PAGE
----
Growing Up With Our Kids

The brave, humble questions of a fellow Christian blogger have sparked my introspection about parenting and aging gracefully. Bethany has five children and writes about a life and faith that I admire, giving me confidence that she will “enjoy each stage and navigate the changes gracefully.” I only have sons, but since both are grown men and she asked for advice from women with experience in transitioning from mother-to-children to mother-to-adults, I’m collecting my thoughts on what we did right, what I regret, and the role of God’s grace in parenting and aging.

Shortly after I gave birth naturally to our 8 lb 9 oz son (I repeated this 3 1/2 years later), I felt panic rising about not being equipped to handle the challenges that his growing-up-years might present. My husband calmly reassured me that we would “grow up with our kids.”

As we shaped our family life, we followed the pattern of our parents. I stayed at home and he worked hard to provide. We took our kids to church every week, encouraging them to participate in Sunday School and Youth Group and to use their talents in church. They made friends there and we spent time with families who shared our values. As I tell in Wear Out Your Chairs, we ate dinner together, adjusting schedules to do so.

Those external practices laid a solid foundation for them. Sadly, though, during their earliest years, I was rather fearful. We were protective of our kids (car seats, bike helmets, vaccinations, orthodontics, etc.), but I worried about things that were hard to control (accidents, influence of rough kids, lyme disease, failure, heartbreak, evils of the internet, etc. See Many Dangers Toils and Snares.) My faith was based more in what I did than in the love of God for me and my kids. It reminds me of Finding Nemo when Marlin tells Dory that he promised to never let anything happen to Nemo. She responds, “That’s a funny thing to promise…then nothing would ever happen to him. Not much fun…”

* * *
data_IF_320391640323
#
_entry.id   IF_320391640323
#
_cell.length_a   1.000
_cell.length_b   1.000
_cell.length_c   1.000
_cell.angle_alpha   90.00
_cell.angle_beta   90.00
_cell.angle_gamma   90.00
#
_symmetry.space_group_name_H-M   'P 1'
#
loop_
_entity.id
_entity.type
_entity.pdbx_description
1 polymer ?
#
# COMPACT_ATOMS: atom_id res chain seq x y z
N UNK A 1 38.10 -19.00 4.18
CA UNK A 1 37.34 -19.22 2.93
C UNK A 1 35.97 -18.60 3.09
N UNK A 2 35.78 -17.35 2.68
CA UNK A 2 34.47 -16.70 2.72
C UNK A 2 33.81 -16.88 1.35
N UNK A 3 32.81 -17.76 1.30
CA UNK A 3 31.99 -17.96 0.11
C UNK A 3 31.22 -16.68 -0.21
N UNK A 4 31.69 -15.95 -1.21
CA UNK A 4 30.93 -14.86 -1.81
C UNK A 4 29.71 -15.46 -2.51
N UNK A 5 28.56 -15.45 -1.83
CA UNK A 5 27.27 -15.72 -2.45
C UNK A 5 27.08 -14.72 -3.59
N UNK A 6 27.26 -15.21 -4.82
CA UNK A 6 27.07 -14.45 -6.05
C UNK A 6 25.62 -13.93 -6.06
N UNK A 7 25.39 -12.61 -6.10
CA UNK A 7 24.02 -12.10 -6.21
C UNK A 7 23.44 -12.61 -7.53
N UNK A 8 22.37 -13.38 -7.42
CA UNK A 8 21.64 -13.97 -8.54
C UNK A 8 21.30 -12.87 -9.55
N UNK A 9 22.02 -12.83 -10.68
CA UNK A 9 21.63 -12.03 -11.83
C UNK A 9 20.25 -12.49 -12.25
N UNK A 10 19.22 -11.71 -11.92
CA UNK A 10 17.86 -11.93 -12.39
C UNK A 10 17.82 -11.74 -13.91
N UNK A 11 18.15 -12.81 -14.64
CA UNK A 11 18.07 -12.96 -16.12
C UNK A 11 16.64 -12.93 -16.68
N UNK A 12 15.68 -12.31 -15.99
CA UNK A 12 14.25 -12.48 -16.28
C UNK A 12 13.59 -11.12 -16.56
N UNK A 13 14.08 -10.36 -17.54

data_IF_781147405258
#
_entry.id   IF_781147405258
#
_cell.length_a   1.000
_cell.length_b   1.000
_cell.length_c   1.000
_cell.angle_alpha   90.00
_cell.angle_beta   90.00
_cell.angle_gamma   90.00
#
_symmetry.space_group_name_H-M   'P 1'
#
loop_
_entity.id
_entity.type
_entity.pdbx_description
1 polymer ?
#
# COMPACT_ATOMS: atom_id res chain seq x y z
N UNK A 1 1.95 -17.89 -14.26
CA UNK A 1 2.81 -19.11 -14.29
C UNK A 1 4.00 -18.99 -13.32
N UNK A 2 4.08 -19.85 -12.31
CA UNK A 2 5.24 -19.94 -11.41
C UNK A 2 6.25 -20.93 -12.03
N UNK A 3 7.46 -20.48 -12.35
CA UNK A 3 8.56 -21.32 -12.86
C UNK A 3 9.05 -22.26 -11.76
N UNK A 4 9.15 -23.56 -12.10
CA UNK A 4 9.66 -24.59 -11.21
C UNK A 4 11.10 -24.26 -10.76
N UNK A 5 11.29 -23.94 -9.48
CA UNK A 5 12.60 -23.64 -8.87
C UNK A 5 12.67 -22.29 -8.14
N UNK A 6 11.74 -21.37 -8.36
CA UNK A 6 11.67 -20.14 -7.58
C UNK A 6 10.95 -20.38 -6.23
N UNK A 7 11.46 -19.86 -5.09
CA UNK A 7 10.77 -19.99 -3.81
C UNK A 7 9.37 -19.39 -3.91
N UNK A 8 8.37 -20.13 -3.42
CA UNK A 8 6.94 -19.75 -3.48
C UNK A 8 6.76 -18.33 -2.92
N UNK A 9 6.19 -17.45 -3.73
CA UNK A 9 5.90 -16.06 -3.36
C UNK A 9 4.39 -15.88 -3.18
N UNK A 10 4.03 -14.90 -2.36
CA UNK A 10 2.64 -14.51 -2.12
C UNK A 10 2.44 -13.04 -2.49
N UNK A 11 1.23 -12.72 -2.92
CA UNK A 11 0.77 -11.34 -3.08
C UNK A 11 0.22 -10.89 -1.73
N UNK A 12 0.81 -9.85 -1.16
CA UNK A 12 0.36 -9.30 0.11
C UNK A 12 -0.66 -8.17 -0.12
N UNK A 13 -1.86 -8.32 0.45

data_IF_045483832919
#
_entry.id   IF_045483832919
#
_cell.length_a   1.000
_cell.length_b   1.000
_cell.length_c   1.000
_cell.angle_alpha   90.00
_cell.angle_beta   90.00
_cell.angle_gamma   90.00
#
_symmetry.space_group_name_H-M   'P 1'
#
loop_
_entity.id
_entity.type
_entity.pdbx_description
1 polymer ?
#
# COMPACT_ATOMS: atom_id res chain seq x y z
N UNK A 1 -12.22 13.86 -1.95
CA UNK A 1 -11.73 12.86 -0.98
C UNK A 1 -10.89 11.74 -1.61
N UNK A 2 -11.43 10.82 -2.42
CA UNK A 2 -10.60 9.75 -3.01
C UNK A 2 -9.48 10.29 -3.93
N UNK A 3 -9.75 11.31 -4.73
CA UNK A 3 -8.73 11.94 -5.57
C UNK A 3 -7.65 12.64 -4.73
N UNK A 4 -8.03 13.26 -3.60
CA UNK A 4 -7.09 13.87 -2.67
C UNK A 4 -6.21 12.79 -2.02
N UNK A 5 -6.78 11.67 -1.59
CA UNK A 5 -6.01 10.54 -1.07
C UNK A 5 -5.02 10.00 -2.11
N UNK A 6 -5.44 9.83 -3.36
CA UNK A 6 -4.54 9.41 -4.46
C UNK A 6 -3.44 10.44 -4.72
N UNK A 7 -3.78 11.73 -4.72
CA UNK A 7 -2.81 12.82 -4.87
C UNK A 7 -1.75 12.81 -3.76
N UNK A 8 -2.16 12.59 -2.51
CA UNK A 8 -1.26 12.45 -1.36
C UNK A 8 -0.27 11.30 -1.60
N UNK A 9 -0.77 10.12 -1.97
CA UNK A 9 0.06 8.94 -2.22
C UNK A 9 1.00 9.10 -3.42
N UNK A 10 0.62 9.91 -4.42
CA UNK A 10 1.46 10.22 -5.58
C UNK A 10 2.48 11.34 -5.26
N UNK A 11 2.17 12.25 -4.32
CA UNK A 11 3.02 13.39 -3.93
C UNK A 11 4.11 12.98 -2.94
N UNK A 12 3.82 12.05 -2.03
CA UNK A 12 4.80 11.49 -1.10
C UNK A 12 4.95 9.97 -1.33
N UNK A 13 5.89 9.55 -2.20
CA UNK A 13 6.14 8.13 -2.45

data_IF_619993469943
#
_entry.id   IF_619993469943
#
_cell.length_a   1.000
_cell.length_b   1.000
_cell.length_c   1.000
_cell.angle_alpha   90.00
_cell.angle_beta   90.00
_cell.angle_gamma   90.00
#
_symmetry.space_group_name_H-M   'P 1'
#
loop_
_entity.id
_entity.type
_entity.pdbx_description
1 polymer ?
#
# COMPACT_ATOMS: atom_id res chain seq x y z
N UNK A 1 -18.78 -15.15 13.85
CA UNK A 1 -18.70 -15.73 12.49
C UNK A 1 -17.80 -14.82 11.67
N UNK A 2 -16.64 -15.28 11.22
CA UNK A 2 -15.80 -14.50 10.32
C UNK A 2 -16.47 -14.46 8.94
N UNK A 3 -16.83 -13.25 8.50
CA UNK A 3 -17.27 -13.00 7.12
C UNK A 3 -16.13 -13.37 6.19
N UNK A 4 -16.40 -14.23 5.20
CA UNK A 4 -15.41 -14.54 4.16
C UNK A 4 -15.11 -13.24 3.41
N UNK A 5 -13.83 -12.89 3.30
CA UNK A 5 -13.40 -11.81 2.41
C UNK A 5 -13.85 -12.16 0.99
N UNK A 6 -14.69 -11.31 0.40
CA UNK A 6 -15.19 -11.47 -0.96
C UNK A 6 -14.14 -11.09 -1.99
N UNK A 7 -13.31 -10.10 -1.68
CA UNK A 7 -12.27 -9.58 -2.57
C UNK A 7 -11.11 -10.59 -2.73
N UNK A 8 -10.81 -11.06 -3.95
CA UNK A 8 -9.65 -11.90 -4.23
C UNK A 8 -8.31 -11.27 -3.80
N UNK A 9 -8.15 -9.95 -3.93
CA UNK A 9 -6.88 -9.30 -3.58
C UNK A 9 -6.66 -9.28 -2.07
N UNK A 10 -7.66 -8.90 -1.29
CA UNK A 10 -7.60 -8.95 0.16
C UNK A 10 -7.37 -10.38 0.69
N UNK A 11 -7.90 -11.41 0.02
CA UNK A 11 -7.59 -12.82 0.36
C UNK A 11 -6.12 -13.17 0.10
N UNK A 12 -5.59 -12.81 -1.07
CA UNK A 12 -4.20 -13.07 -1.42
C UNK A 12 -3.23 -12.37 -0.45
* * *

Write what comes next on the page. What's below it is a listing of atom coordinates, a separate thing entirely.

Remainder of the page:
By God’s grace, none of the tragedies I imagined came to pass, but things did happen to them. One swallowed the “little vitamin” (birth control pill) I left on the table. One bone did get broken. Both had college roommate issues. And both have endured a broken heart. They have found, as I have, that tests and trials do make us stronger and more mature just as the Bible teaches.

My husband was right. We did grow with our kids. We became scout leaders for their packs; I volunteered in their classrooms; and we supported them in their pursuits. We did life together. It paid off in close relationships with them. When they set out on their own, I transitioned from stay-at-home mom to stay-at-phone mom, available when they wanted to talk. Early adult years included late night phone calls which their dad took with patience and ended with prayer.

As a mom of boys, I have learned that the role does change as they become men. Just as we did, they need to make important decisions. We are blessed that our advice and example can help. With them living two hours away now, their daily life is out of my sight. That’s not a bad thing. One regret I have about their childhood years is being a bit too protective and treating them as little kids instead of little men. In God’s grace, I became aware of Dr. Emerson Eggerichs’ Love and Respect message for mothers of sons when I needed to better understand how to communicate my respect for these Good Men.

Father’s Day 2008, the year Eric graduated from college and Kyle graduated from high school.

Looking back over thirty years of parenting, I’m thankful for what our sons have become and for how I have grown. Yes, the nest is empty, but I can truly say that I am content in all circumstances – loving the time we spend together and being joyful even when we are apart. Through the years, my husband has continued to listen to my anxious heart and to invest time in our friendship. True, we are growing older, but we’re doing it together in the strength of our faithful God. We aren’t crazy about some of the physical changes we see, but we try to keep our eyes fixed on what is unseen, because “what is seen is temporary, but what is unseen is eternal.” 2 Corinthians 4:18